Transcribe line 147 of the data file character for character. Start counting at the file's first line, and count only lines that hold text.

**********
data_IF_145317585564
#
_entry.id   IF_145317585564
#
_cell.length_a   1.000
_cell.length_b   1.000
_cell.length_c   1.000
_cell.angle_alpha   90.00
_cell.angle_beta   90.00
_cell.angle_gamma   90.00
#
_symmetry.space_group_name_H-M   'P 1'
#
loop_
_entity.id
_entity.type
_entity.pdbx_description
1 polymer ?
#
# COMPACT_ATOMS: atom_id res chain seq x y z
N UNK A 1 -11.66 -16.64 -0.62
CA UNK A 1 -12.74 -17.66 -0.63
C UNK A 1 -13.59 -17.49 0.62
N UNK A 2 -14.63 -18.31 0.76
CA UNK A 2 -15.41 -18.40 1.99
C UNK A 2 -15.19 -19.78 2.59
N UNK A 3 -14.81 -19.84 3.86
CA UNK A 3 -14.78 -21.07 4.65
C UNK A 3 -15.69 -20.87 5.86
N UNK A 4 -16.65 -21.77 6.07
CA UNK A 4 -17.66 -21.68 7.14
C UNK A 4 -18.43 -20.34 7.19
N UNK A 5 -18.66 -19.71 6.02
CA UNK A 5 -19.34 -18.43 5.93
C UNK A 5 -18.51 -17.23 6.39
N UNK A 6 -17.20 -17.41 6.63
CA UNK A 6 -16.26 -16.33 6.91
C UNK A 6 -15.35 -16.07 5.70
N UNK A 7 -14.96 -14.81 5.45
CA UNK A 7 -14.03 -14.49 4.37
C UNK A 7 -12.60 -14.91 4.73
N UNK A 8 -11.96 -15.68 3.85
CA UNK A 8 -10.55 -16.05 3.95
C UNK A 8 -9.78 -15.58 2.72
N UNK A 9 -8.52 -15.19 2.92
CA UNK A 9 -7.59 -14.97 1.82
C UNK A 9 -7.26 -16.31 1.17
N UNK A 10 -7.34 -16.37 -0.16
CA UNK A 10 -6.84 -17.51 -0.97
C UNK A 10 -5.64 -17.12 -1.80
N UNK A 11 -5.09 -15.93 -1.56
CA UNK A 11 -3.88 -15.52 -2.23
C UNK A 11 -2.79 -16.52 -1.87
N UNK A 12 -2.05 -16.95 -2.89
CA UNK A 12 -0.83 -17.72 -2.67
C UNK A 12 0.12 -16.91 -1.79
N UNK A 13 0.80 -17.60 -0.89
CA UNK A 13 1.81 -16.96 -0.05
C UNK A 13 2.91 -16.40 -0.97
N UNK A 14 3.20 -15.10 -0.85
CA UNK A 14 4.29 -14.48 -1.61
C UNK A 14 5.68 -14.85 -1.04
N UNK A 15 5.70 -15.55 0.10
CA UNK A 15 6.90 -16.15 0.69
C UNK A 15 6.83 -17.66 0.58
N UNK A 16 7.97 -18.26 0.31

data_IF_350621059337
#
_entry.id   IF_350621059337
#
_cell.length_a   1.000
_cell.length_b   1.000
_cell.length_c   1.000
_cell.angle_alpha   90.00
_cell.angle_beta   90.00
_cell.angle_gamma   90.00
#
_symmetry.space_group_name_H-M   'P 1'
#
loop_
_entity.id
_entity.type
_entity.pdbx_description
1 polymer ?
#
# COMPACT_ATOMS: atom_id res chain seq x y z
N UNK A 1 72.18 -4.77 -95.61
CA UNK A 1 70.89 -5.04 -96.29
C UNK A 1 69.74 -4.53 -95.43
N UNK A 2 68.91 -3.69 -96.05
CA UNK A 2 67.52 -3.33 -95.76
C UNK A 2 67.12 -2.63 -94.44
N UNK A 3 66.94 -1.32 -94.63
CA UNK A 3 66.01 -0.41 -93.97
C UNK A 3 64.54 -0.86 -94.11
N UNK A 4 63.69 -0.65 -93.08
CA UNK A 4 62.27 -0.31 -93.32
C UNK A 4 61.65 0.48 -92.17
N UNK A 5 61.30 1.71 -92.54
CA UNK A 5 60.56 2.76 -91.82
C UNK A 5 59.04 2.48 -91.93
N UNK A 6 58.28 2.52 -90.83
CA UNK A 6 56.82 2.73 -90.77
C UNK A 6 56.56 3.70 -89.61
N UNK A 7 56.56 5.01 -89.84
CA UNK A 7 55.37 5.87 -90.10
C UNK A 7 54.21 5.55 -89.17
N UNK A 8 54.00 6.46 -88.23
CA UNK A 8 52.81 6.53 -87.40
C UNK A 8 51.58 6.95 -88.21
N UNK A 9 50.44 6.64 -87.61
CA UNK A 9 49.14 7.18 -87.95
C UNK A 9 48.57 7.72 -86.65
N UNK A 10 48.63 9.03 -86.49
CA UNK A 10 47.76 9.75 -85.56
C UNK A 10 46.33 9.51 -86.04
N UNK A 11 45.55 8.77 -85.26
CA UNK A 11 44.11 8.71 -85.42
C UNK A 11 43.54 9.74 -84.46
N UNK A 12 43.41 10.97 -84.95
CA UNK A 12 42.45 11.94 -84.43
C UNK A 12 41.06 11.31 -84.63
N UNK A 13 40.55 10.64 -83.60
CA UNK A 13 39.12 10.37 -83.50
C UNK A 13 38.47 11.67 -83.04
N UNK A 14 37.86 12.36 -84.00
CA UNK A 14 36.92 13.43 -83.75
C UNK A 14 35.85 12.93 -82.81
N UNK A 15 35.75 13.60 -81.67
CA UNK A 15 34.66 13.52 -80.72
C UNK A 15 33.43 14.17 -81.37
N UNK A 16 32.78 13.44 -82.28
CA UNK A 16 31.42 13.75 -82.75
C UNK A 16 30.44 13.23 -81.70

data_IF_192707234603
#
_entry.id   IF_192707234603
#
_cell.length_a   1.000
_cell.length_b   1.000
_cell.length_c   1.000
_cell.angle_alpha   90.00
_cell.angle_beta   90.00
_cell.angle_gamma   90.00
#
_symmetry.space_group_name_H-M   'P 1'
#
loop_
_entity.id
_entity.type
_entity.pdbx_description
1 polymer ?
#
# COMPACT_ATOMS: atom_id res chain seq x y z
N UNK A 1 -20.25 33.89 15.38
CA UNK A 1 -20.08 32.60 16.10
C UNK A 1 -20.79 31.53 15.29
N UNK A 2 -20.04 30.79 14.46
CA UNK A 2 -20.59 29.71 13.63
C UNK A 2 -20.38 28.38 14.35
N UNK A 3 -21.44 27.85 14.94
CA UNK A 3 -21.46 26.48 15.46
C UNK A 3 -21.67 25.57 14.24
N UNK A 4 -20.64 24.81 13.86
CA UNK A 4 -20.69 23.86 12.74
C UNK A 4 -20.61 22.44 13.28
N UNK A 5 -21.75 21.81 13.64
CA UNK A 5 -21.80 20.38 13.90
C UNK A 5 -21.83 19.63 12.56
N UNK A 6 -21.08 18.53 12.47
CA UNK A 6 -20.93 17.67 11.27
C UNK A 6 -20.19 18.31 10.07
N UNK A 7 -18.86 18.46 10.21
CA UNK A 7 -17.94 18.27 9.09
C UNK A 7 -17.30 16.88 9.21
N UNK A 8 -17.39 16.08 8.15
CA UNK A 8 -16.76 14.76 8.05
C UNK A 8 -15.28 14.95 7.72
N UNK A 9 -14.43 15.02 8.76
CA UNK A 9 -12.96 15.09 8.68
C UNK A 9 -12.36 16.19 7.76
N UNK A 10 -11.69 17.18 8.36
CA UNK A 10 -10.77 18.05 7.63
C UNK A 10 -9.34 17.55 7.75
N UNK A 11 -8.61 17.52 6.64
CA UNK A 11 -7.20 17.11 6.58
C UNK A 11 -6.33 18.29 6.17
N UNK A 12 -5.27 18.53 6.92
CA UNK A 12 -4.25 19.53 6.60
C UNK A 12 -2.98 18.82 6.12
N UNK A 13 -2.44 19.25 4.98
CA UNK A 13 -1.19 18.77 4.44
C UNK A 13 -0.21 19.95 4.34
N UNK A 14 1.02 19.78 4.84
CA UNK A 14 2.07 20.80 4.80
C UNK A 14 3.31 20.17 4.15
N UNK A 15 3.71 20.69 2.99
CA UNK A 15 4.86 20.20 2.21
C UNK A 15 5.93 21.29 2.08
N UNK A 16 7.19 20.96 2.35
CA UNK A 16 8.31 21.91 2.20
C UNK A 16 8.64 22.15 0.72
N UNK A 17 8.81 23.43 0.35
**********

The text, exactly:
#